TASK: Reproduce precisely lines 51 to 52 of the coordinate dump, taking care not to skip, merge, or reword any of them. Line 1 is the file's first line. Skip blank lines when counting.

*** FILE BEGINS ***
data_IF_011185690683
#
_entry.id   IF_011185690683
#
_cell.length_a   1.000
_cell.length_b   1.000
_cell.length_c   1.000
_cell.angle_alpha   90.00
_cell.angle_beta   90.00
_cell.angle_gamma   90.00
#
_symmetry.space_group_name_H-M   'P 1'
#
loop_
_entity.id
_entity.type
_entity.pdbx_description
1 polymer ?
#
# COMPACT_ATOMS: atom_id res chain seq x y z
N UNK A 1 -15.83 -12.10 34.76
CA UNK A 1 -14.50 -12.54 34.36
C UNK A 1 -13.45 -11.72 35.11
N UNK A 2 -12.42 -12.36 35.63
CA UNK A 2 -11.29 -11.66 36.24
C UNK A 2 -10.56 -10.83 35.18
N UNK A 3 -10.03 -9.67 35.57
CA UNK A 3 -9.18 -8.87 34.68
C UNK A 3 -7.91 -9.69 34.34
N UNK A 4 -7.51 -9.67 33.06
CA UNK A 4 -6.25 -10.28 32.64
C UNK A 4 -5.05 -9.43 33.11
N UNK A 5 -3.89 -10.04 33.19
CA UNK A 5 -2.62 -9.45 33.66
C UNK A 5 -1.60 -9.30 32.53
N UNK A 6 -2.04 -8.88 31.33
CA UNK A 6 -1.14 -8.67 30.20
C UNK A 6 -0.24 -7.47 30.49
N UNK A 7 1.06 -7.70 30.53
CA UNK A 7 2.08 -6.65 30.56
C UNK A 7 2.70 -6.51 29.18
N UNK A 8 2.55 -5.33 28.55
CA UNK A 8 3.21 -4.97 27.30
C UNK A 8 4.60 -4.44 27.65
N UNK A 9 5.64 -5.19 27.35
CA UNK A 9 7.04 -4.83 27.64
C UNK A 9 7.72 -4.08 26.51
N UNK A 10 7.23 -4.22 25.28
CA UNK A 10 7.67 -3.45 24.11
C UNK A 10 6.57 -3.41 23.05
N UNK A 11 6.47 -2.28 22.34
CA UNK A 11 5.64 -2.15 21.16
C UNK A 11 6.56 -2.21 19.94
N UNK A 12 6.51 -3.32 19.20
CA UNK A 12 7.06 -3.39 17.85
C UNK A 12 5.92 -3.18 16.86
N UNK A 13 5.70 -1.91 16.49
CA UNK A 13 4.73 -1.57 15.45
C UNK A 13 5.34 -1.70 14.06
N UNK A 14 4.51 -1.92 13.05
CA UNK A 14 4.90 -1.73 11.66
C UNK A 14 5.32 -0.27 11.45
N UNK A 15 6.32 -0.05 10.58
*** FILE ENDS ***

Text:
N UNK A 11 6.47 -2.28 22.34
CA UNK A 11 5.64 -2.15 21.16